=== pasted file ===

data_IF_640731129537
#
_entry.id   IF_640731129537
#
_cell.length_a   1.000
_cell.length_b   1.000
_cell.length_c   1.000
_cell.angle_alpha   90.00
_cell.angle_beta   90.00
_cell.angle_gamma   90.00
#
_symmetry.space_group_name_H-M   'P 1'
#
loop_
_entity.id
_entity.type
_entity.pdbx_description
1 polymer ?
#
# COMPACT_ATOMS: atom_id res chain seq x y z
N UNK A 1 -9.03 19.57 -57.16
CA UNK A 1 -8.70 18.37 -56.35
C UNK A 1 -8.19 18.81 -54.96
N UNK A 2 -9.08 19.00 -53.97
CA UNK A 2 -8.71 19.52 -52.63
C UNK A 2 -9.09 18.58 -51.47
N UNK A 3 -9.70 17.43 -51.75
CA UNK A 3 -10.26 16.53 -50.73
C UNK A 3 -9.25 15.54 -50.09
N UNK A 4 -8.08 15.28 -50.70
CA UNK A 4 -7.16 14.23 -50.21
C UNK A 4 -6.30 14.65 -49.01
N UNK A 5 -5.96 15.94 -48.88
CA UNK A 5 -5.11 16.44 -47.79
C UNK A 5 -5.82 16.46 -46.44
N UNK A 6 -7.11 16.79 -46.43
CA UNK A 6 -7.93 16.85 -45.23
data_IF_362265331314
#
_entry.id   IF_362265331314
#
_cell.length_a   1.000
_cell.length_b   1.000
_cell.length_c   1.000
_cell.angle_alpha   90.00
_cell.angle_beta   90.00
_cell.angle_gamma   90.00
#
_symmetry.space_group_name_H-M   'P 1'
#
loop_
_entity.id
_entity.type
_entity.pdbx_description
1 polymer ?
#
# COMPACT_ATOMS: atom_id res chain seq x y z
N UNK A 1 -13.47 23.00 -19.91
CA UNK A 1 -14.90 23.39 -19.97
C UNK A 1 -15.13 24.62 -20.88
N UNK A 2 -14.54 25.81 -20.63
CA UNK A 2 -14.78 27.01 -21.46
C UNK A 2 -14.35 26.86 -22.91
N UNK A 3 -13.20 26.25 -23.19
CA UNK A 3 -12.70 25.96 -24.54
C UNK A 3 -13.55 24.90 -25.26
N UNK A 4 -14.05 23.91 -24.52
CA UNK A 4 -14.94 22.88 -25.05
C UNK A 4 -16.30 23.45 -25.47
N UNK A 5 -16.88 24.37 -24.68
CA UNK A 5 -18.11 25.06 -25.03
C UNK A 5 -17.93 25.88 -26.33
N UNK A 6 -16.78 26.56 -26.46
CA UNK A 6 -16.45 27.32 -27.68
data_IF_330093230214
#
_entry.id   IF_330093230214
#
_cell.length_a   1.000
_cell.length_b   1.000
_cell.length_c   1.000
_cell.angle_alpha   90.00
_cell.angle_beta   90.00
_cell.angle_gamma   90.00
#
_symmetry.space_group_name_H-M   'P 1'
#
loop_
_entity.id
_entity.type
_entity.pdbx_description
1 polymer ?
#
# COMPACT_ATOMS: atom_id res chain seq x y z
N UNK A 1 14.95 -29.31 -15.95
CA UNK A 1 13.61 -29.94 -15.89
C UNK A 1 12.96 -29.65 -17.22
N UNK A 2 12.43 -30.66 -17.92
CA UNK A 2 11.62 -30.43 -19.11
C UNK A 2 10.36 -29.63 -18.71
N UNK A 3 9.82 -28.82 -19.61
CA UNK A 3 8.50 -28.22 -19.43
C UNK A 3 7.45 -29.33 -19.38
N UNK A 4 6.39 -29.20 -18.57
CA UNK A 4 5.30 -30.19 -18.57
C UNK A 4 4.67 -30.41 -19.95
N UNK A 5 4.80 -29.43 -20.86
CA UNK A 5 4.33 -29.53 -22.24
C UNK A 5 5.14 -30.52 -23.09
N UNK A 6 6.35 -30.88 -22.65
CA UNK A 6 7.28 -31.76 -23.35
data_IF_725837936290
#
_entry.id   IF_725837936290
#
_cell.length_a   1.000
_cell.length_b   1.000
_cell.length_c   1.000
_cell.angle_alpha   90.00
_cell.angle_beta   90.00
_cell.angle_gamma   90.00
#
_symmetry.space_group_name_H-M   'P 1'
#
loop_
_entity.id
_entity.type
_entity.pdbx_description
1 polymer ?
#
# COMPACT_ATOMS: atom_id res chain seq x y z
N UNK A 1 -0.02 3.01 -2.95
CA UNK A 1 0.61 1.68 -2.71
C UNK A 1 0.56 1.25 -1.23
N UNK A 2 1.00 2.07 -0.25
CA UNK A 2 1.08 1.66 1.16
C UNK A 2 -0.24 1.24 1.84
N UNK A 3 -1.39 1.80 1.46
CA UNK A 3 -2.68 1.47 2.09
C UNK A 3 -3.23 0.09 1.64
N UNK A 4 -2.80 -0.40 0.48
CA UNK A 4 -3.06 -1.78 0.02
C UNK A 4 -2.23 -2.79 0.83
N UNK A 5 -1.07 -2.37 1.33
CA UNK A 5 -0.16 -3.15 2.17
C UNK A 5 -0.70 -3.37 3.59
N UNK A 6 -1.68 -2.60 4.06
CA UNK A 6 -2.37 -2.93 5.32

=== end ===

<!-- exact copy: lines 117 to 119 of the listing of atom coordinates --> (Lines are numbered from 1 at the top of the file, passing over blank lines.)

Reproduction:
_cell.length_b   1.000
_cell.length_c   1.000
_cell.angle_alpha   90.00